Persistence in iOS
In this article, we’ll learn about persistence in iOS. We’ll learn about what persistence is, and take a look at the three most common tools that we can use for persistence in our iOS apps.
What is persistence?
Just about every app saves information on your device. Whether it’s taking a picture with the Camera app, writing something down in Notes, bookmarking a page in Safari, or finishing part of a game, apps constantly need to save data so they can remember it even after they’re interrupted or restarted. Persistence is the ability to do just that: to save information so that it persists between restarts. Without persistence, you’d start from scratch every time you open an app—your settings, documents, photos, and more would be lost.
In iOS, there are a few different ways to persist data. Of these, the most important are UserDefaults, the file system, and Core Data. Let’s take a look at these in a little more detail.
UserDefaults is a straightforward way for storing information on iOS. With UserDefaults, we can access the defaults system, which is designed for storing user preferences and other simple data. We call this the defaults system because it often determines the app’s default state when first opened or how the app behaves by default.
We can store information with UserDefaults using key-value pairs. The value is whatever information is stored, while the key identifies what the information is for. Most common data types can be stored as values, but the key is always a
String. For example, if we want to remember that a user prefers dark mode, we might store a value of
true for the key
UserDefaults persists information by saving it in a file on the user’s device. Whenever they open an app on iOS, the system will load the entire defaults file into memory, and keep it there until the app is closed. This gives us a fast, easy way to work with small bits of information, such as settings. However, large files and complex datasets might be harder to work with in UserDefaults, or could take too long to load. For those, we’ll want to use a different persistence method.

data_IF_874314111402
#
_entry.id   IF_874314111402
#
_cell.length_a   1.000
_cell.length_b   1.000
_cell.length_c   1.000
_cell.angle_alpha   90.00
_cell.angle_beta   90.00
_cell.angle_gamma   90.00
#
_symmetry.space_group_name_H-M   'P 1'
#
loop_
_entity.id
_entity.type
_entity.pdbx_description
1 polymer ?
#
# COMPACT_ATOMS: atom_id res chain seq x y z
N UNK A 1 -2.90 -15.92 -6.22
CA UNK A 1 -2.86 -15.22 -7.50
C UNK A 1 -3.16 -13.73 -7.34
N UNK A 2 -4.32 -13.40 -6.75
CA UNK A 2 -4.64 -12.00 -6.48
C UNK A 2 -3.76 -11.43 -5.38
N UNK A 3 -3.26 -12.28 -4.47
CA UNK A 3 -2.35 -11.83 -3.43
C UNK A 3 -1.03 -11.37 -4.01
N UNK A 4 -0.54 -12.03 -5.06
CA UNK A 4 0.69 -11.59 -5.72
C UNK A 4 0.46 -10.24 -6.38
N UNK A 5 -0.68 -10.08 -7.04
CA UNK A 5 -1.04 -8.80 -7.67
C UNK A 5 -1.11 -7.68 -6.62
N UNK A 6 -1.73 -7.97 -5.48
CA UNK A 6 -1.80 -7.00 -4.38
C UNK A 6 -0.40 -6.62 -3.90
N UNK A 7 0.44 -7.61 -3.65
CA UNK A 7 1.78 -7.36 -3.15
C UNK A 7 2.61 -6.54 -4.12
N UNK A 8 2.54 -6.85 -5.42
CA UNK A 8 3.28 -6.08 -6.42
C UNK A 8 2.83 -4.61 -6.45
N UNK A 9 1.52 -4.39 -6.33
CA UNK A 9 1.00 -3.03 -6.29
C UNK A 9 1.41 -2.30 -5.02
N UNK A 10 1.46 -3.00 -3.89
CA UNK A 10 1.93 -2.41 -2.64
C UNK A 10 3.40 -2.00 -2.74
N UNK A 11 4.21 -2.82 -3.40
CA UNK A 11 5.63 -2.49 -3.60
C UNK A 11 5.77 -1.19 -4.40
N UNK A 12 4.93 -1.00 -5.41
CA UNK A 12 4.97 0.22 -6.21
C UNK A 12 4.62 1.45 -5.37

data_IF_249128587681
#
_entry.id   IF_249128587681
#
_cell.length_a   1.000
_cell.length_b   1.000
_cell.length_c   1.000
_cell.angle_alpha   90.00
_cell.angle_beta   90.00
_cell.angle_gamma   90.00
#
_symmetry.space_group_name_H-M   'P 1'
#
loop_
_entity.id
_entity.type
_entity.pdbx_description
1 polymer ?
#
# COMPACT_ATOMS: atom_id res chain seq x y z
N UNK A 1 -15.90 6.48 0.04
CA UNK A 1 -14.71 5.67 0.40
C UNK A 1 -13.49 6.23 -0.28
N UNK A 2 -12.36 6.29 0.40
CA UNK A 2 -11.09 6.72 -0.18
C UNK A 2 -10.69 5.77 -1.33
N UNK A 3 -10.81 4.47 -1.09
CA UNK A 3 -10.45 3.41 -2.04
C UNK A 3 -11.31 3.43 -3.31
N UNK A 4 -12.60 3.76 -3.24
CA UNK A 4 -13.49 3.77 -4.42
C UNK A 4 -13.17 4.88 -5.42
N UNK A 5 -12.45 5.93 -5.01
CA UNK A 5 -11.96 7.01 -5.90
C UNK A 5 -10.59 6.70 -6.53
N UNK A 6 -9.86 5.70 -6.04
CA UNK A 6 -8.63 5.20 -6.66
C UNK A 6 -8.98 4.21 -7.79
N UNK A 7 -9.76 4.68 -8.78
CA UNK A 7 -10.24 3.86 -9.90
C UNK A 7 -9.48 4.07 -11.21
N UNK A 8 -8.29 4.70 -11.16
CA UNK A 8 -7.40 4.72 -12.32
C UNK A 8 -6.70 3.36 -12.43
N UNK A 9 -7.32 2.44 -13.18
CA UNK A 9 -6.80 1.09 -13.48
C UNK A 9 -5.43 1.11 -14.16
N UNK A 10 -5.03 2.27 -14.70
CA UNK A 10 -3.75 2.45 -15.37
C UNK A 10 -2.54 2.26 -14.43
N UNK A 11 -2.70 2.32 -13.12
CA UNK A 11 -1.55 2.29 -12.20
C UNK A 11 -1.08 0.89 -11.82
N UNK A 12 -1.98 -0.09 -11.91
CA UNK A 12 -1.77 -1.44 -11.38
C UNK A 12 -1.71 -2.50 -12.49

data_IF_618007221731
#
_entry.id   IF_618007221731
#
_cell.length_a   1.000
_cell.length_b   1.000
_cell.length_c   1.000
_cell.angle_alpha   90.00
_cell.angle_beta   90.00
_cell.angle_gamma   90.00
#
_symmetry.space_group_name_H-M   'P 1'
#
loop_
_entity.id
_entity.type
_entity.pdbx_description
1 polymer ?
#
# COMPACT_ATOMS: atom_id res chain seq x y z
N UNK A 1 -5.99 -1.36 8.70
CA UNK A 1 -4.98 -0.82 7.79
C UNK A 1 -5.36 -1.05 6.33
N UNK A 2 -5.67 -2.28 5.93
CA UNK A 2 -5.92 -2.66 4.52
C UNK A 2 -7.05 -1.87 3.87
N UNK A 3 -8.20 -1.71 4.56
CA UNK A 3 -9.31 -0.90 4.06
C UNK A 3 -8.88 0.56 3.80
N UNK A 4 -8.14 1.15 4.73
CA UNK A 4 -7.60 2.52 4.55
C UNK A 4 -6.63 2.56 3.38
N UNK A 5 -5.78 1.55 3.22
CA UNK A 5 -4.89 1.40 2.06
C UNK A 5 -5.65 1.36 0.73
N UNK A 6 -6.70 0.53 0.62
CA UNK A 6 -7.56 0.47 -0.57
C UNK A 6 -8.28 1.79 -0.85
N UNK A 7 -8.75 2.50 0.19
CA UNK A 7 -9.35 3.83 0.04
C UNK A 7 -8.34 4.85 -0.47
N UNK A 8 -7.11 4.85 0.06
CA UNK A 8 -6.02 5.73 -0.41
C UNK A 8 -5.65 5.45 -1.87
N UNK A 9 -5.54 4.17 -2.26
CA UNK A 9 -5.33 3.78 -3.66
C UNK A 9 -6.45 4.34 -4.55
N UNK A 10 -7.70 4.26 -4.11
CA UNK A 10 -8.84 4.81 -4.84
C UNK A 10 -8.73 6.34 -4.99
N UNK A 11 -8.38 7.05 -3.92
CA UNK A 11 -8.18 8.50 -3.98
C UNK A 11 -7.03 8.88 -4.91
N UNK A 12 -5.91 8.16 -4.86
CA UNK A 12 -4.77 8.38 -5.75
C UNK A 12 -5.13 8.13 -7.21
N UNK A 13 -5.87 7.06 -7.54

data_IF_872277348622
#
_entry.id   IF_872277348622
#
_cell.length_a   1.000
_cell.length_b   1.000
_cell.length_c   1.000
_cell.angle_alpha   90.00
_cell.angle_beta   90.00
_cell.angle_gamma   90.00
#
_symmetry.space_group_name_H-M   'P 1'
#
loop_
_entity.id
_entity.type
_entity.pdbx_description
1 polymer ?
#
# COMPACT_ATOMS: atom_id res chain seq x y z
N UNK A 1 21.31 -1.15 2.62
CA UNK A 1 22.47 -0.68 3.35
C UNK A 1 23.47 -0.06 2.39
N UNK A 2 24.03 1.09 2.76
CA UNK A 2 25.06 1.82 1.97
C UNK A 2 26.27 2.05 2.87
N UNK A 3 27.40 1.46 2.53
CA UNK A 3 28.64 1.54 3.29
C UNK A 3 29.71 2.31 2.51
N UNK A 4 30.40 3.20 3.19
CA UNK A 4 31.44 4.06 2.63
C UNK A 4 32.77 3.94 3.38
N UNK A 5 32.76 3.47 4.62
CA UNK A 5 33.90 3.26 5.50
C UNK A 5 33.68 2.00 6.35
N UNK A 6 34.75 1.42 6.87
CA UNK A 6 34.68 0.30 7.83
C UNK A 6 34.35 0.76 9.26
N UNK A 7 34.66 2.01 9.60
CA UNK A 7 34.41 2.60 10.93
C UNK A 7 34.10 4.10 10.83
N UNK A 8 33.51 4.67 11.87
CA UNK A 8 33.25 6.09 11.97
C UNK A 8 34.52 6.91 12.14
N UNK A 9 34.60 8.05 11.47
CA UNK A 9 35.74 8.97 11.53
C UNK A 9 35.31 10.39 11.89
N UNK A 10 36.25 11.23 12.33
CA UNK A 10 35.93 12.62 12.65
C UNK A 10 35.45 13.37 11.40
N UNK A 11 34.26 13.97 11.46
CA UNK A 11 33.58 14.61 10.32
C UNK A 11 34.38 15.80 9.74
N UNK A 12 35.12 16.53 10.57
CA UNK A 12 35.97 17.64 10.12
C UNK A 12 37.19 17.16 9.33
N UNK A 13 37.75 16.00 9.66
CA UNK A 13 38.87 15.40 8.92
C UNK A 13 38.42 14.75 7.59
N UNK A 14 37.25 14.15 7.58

Even if you use iOS every day, you might not know that every iOS device has a file system. This is because the file system on iOS is a little different from those of other platforms. Unlike desktop operating systems like Windows and macOS, iOS does not expose the file system to end users. Instead, apps work with the file system behind the scenes, using it internally to persist information.
Documents, images, and other large files are especially well suited to this persistence method. For example, music apps can use the file system to save songs for listening offline, and word processing apps can use the file system to persist documents.
UserDefaults and the file system give us simple ways to persist information on iOS. However, depending on what we’re creating, we might outgrow the two—especially if we’re dealing with lots of information, or if we need more advanced features. For these applications, iOS offers Core Data, a powerful framework that lets us model and work with large, complex datasets.
While Core Data offers persistent storage as a feature, it’s fundamentally about managing our different data types. To use Core Data, we first need to define our object graph, which consists of our data types and how they relate to one another. For example, if we’re creating a blogging app, our object graph could include
Comment types, with every
Post having one
Author and many
Comments. Here, Core Data’s ability to understand our data types and work with them efficiently makes it a far better choice than UserDefaults or the file system.
Core Data’s robustness comes at a cost: it can be difficult to learn and work with and can add unnecessary complexity and performance overhead to your app. If Core Data’s strengths align with your application’s requirements, it might be your best bet—especially if you’re working with complex, interrelated data types. However, if your needs are simpler, you’ll likely be better off with a simpler persistence solution.
Just about every app requires persistence. While there are many ways to persist data in iOS, the most common three are UserDefaults, the file system, and Core Data. Each of them is good for different tasks, so it’s important to weigh the benefits and drawbacks for your specific application and pick the right tool for the job.